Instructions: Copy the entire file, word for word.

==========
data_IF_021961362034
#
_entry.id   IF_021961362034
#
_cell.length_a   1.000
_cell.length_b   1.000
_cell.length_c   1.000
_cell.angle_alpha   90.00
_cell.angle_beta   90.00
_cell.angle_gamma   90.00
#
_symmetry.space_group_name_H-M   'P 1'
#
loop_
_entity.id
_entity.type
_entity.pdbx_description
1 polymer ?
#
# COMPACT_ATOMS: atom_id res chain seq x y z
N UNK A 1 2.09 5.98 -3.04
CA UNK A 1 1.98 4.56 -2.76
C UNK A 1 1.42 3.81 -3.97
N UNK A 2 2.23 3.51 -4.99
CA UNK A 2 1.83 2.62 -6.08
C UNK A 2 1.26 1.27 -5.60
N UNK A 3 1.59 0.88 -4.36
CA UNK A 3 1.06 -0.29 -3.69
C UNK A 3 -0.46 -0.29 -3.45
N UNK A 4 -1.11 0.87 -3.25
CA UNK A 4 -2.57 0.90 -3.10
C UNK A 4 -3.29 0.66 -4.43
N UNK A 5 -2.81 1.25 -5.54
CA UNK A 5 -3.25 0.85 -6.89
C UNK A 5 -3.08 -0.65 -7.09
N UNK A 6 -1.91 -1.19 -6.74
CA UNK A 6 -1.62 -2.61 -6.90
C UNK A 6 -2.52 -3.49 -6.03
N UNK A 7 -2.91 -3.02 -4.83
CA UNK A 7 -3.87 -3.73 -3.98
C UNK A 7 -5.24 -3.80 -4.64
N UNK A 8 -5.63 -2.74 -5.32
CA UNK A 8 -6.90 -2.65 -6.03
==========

data_IF_021961362034
#
_entry.id   IF_021961362034
#
_cell.length_a   1.000
_cell.length_b   1.000
_cell.length_c   1.000
_cell.angle_alpha   90.00
_cell.angle_beta   90.00
_cell.angle_gamma   90.00
#
_symmetry.space_group_name_H-M   'P 1'
#
loop_
_entity.id
_entity.type
_entity.pdbx_description
1 polymer ?
#
# COMPACT_ATOMS: atom_id res chain seq x y z
N UNK A 1 2.09 5.98 -3.04
CA UNK A 1 1.98 4.56 -2.76
C UNK A 1 1.42 3.81 -3.97
N UNK A 2 2.23 3.51 -4.99
CA UNK A 2 1.83 2.62 -6.08
C UNK A 2 1.26 1.27 -5.60
N UNK A 3 1.59 0.88 -4.36
CA UNK A 3 1.06 -0.29 -3.69
C UNK A 3 -0.46 -0.29 -3.45
N UNK A 4 -1.11 0.87 -3.25
CA UNK A 4 -2.57 0.90 -3.10
C UNK A 4 -3.29 0.66 -4.43
N UNK A 5 -2.81 1.25 -5.54
CA UNK A 5 -3.25 0.85 -6.89
C UNK A 5 -3.08 -0.65 -7.09
N UNK A 6 -1.91 -1.19 -6.74
CA UNK A 6 -1.62 -2.61 -6.90
C UNK A 6 -2.52 -3.49 -6.03
N UNK A 7 -2.91 -3.02 -4.83
CA UNK A 7 -3.87 -3.73 -3.98
C UNK A 7 -5.24 -3.80 -4.64
N UNK A 8 -5.63 -2.74 -5.32
CA UNK A 8 -6.90 -2.65 -6.03